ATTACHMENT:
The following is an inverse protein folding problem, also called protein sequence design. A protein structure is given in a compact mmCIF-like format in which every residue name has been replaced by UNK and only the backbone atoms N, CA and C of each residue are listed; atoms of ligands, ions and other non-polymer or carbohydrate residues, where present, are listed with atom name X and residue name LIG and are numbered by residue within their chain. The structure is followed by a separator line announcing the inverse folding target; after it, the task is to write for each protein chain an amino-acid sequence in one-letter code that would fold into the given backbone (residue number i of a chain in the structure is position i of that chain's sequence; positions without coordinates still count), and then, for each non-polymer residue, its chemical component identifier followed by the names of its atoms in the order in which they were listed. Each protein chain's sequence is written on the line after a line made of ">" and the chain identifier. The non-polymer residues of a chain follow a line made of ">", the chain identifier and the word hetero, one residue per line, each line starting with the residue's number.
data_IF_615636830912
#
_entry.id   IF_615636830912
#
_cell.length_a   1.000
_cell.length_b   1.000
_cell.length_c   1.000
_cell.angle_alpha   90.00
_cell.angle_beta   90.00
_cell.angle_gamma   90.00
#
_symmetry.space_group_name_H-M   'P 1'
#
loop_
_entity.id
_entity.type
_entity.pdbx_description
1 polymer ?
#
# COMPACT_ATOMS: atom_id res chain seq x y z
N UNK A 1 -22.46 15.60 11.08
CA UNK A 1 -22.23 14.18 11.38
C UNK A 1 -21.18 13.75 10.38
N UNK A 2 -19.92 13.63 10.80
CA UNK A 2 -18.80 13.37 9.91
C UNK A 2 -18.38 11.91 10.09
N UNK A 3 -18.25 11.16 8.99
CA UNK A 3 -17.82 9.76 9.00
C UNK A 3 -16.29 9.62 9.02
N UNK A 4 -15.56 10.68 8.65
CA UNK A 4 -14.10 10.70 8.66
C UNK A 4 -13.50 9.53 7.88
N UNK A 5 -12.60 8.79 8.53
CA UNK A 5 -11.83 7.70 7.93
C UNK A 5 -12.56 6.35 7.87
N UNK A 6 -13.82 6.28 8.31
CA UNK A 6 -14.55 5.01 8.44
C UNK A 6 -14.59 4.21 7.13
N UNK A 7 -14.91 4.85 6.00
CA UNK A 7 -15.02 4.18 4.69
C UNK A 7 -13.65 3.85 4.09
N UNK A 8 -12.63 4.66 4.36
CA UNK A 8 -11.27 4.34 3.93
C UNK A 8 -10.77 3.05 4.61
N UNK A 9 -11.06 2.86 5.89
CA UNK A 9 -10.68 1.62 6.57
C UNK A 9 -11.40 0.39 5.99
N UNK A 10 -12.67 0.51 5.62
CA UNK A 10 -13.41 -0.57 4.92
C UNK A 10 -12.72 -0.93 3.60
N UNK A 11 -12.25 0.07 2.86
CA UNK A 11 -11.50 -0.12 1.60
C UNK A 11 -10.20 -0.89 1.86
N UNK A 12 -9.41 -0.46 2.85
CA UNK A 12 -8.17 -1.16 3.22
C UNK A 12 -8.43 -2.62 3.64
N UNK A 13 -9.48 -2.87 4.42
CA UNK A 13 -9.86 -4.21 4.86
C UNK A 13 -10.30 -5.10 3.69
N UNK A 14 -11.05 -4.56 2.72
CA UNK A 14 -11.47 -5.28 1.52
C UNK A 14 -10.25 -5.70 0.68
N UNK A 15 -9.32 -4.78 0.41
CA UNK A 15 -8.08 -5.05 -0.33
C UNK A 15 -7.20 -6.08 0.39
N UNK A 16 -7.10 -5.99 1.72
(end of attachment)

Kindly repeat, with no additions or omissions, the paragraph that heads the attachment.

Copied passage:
The following is an inverse protein folding problem, also called protein sequence design. A protein structure is given in a compact mmCIF-like format in which every residue name has been replaced by UNK and only the backbone atoms N, CA and C of each residue are listed; atoms of ligands, ions and other non-polymer or carbohydrate residues, where present, are listed with atom name X and residue name LIG and are numbered by residue within their chain. The structure is followed by a separator line announcing the inverse folding target; after it, the task is to write for each protein chain an amino-acid sequence in one-letter code that would fold into the given backbone (residue number i of a chain in the structure is position i of that chain's sequence; positions without coordinates still count), and then, for each non-polymer residue, its chemical component identifier followed by the names of its atoms in the order in which they were listed. Each protein chain's sequence is written on the line after a line made of ">" and the chain identifier. The non-polymer residues of a chain follow a line made of ">", the chain identifier and the word hetero, one residue per line, each line starting with the residue's number.